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Watchdog HRW accuses army in massacre in anglophone Cameroon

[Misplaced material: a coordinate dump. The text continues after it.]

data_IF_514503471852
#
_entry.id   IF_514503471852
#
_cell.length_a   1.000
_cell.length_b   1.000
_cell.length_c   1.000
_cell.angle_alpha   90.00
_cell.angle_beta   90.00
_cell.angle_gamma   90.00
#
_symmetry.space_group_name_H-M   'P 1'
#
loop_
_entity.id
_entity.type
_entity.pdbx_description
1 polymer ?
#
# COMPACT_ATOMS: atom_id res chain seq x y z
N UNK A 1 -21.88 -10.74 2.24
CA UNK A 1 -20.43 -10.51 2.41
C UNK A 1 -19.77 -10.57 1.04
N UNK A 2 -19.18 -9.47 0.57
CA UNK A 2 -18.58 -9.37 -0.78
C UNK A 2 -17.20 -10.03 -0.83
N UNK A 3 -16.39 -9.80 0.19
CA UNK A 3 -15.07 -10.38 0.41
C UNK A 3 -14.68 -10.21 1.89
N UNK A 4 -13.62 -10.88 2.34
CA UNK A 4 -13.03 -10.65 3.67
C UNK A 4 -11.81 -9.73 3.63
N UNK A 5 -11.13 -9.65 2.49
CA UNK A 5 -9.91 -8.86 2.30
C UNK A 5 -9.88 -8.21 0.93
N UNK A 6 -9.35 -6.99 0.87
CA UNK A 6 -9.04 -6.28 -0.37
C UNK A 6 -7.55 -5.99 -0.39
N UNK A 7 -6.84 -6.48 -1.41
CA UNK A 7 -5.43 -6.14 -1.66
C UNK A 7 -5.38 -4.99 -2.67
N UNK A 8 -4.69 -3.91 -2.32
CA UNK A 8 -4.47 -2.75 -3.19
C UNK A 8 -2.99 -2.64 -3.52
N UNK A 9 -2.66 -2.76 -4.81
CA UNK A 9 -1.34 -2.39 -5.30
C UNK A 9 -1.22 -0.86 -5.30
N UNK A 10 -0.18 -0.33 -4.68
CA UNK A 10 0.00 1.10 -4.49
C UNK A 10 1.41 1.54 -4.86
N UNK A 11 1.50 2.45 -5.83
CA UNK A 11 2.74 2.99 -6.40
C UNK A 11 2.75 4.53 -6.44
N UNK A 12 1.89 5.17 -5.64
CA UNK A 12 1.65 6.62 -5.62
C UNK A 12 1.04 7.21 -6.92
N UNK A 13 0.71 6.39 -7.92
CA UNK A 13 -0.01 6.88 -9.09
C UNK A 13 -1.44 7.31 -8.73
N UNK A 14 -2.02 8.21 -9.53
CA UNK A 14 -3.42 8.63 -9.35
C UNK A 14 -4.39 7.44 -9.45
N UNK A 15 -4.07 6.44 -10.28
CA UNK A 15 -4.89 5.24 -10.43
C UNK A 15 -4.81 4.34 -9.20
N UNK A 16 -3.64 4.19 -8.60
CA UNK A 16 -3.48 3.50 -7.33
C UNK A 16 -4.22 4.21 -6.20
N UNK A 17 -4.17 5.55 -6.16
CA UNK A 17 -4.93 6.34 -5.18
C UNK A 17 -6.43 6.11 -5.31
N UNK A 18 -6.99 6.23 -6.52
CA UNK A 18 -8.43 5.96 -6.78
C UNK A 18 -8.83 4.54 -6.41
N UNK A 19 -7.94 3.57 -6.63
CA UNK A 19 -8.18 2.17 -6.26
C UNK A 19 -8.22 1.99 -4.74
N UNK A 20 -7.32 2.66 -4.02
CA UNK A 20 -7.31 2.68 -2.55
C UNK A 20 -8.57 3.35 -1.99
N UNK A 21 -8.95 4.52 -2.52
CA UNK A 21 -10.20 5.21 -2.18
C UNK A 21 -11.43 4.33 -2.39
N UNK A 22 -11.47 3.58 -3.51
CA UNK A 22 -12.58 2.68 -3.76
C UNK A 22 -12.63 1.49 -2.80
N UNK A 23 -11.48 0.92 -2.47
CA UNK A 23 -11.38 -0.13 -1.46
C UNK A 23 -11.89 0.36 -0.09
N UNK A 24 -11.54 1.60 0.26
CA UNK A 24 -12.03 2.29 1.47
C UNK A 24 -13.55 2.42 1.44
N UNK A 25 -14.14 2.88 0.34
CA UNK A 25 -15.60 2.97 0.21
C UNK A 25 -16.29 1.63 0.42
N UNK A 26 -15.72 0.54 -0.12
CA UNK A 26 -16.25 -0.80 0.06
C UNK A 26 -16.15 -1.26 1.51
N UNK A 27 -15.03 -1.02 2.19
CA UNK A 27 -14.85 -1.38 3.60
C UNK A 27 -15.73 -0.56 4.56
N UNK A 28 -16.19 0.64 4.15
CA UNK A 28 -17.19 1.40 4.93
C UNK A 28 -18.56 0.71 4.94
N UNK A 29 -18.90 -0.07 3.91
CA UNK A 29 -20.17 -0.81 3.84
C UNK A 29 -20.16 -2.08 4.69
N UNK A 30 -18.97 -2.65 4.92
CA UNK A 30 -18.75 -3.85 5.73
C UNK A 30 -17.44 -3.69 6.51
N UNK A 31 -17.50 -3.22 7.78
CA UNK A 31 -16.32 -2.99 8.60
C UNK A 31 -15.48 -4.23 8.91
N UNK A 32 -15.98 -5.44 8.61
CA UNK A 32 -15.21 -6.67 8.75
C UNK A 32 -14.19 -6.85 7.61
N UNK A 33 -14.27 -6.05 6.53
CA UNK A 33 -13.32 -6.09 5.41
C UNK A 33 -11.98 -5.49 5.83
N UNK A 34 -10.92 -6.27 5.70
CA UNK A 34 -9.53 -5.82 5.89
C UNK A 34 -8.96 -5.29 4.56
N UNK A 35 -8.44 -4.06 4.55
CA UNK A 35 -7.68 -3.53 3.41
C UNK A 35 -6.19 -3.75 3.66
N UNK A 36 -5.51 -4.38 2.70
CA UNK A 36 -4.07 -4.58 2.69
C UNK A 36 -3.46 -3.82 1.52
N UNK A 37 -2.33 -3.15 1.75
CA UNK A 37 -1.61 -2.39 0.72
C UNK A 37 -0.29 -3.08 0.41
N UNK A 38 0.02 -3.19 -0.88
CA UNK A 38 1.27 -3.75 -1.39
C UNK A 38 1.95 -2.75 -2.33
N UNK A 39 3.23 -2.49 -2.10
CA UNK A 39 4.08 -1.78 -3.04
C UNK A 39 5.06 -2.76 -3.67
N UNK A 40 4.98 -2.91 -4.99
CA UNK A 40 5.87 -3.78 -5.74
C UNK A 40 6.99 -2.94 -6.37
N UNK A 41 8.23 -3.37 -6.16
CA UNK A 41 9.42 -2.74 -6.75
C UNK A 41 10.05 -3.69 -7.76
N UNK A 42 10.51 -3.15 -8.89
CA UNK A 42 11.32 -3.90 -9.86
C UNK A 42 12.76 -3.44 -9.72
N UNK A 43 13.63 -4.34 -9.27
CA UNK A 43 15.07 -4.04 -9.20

Human Rights Watch on Tuesday accused Cameroon's armed forces of taking part in the killing of at least 21 civilians this month in a region where troops are battling anglophone separatists. "Government forces and armed ethnic Fulani" carried out the slaughter in Ngarbuh, whose victims included 13 children and a pregnant woman, HRW said. In its statement, HRW said: "Government forces and armed ethnic Fulani" carried out the slaughter in Ngarbuh, whose victims included 13 children and a pregnant woman. The Fulani are an ethnic group also called Peuls. "The gruesome killings of civilians, including children, are egregious crimes that should be effectively and independently investigated, and those responsible should be brought to justice," said Ilaria Allegrozzi, HRW's senior Africa researcher. "Denying that these crimes have occurred adds another layer of trauma to survivors and will only embolden government troops to commit more atrocities." The army says there were only five civilian deaths, which it said happened when fuel containers exploded in a firefight. The incident occurred on February 14 in a remote part of the Northwest Region -- one of two English-speaking regions gripped by conflict sparked by demands for independence from majority French-speaking Cameroon. In a separate development on Tuesday, Cameroon's constitutional council announced it had annulled the results legislative elections held on February 9 in parts of the two separatist regions. - 'Looting, beating, killing' - HRW on Tuesday said it drew its conclusions after interviewing 25 people, including three witnesses to killings and seven relatives of victims. It also reviewed satellite imagery taken before and after the attack. Between 10 and 15 soldiers, including members of the elite Rapid Intervention Battalion, along with at least 30 armed Fulani, entered Ngarbuh, a district of the Ntumbo village, at around 11:00 pm (2200 GMT) on February 13, it said in a statement. After hours of looting homes and beating civilians, some of these men attacked the so-called Ngarbuh 3 district, "killing 21 civilians in four homes, then burning the houses", it said. The military told the residents "the attack was to punish civilians suspected of harbouring separatist fighters", HRW said, quoting 12 witnesses. Opposition figures in Cameroon swiftly accused the armed forces of having played a role. But on February 17, army spokesman Colonel Cyrille Atonfack Guemo said the deaths had resulted from an "unfortunate accident" when fuel was set ablaze during a gunfight between troops and separatists after a patrol came under heavy fire. Five civilians -- a woman and four children -- had died, and "seven terrorists" were "neutralised," Atonfack told AFP. The following day, the UN rights office in Geneva said 23 had died in the "shocking episode" and urged Cameroon to carry out an "independent, impartial and thorough" inquiry. - Colonial-era legacy - The violence came less than a week after the February 9 legislative election. On Tuesday, Cameroon's constitutional council announced it was annulling that election in the South West region's Lebialem constituency and in 10 constituencies in the North West region. The council said the elections would have to be rerun, state television reported. The authorities have so far released no figures on either the election results or the turnout, but the African Union has said that turnout was low across the country, particularly in the two English-speaking regions. English-speakers account for nearly a fifth of Cameroon's population of 24 million, who are majority French-speaking. Years of grievances at perceived discrimination against English-speakers snowballed into a declaration of independence in the anglophone regions in October 2017, which was followed by a government crackdown. The declaration has not been recognised internationally and President Paul Biya, in power for 37 of his 87 years, has refused demands to return to a federal system. However, the government has lately decentralised some of its powers after a "national dialogue" on the anglophone crisis which was boycotted by the separatists. More than 3,000 people have died and at least 700,000 have fled their homes in the nearly 29-month-old unrest. Rights monitors say abuses have been committed by both sides. Two regions that are home to Cameroon's anglophone minority are in the grip of 29-month-old conflict between the armed forces and separatists. Rights watchdogs say atrocities and other abuses have been committed by both sides Cameroon As tensions in the anglophone regions rose, President Paul Biya, 87, vetoed appeals by moderates for a return to Cameroon's federal system